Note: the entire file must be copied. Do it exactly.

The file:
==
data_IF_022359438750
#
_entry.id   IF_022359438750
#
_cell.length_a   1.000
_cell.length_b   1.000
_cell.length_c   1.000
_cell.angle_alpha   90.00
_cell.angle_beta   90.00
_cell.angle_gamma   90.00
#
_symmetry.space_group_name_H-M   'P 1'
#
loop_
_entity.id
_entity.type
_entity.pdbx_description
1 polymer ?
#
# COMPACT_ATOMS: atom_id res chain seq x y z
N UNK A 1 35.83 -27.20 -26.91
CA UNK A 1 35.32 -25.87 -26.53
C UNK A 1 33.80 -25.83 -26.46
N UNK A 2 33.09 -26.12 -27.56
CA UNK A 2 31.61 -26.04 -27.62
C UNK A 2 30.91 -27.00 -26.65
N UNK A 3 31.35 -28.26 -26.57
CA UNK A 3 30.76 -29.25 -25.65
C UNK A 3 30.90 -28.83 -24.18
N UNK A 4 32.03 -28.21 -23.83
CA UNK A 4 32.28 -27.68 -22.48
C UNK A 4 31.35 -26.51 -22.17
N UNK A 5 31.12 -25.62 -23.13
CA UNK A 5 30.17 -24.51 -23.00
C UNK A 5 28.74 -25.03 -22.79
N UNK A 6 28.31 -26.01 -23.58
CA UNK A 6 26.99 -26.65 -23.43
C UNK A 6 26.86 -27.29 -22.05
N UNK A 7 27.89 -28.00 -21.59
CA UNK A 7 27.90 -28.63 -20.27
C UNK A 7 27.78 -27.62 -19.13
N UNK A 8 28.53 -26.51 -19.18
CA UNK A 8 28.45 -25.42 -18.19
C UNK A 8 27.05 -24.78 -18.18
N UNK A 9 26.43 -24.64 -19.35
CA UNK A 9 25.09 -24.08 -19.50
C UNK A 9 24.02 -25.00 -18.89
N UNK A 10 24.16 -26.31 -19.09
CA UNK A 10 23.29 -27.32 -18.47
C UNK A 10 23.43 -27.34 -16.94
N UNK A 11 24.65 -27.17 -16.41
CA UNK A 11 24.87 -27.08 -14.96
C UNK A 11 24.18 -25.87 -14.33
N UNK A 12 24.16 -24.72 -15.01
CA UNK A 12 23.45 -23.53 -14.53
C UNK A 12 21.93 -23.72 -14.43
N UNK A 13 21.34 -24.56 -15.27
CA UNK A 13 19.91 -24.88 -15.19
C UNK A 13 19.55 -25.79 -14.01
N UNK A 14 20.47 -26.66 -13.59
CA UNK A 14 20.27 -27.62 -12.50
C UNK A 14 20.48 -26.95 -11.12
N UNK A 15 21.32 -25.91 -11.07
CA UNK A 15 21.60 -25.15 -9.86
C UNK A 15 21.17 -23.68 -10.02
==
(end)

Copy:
data_IF_022359438750
#
_entry.id   IF_022359438750
#
_cell.length_a   1.000
_cell.length_b   1.000
_cell.length_c   1.000
_cell.angle_alpha   90.00
_cell.angle_beta   90.00
_cell.angle_gamma   90.00
#
_symmetry.space_group_name_H-M   'P 1'
#
loop_
_entity.id
_entity.type
_entity.pdbx_description
1 polymer ?
#
# COMPACT_ATOMS: atom_id res chain seq x y z
N UNK A 1 35.83 -27.20 -26.91
CA UNK A 1 35.32 -25.87 -26.53
C UNK A 1 33.80 -25.83 -26.46
N UNK A 2 33.09 -26.12 -27.56
CA UNK A 2 31.61 -26.04 -27.62
C UNK A 2 30.91 -27.00 -26.65
N UNK A 3 31.35 -28.26 -26.57
CA UNK A 3 30.76 -29.25 -25.65
C UNK A 3 30.90 -28.83 -24.18
N UNK A 4 32.03 -28.21 -23.83
CA UNK A 4 32.28 -27.68 -22.48
C UNK A 4 31.35 -26.51 -22.17
N UNK A 5 31.12 -25.62 -23.13
CA UNK A 5 30.17 -24.51 -23.00
C UNK A 5 28.74 -25.03 -22.79
N UNK A 6 28.31 -26.01 -23.58
CA UNK A 6 26.99 -26.65 -23.43
C UNK A 6 26.86 -27.29 -22.05
N UNK A 7 27.89 -28.00 -21.59
CA UNK A 7 27.90 -28.63 -20.27
C UNK A 7 27.78 -27.62 -19.13
N UNK A 8 28.53 -26.51 -19.18
CA UNK A 8 28.45 -25.42 -18.19
C UNK A 8 27.05 -24.78 -18.18
N UNK A 9 26.43 -24.64 -19.35
CA UNK A 9 25.09 -24.08 -19.50
C UNK A 9 24.02 -25.00 -18.89
N UNK A 10 24.16 -26.31 -19.09
CA UNK A 10 23.29 -27.32 -18.47
C UNK A 10 23.43 -27.34 -16.94
N UNK A 11 24.65 -27.17 -16.41
CA UNK A 11 24.87 -27.08 -14.96
C UNK A 11 24.18 -25.87 -14.33
N UNK A 12 24.16 -24.72 -15.01
CA UNK A 12 23.45 -23.53 -14.53
C UNK A 12 21.93 -23.72 -14.43
N UNK A 13 21.34 -24.56 -15.27
CA UNK A 13 19.91 -24.88 -15.19
C UNK A 13 19.55 -25.79 -14.01
N UNK A 14 20.47 -26.66 -13.59
CA UNK A 14 20.27 -27.62 -12.50
C UNK A 14 20.48 -26.95 -11.12
N UNK A 15 21.32 -25.91 -11.07
CA UNK A 15 21.60 -25.15 -9.86
C UNK A 15 21.17 -23.68 -10.02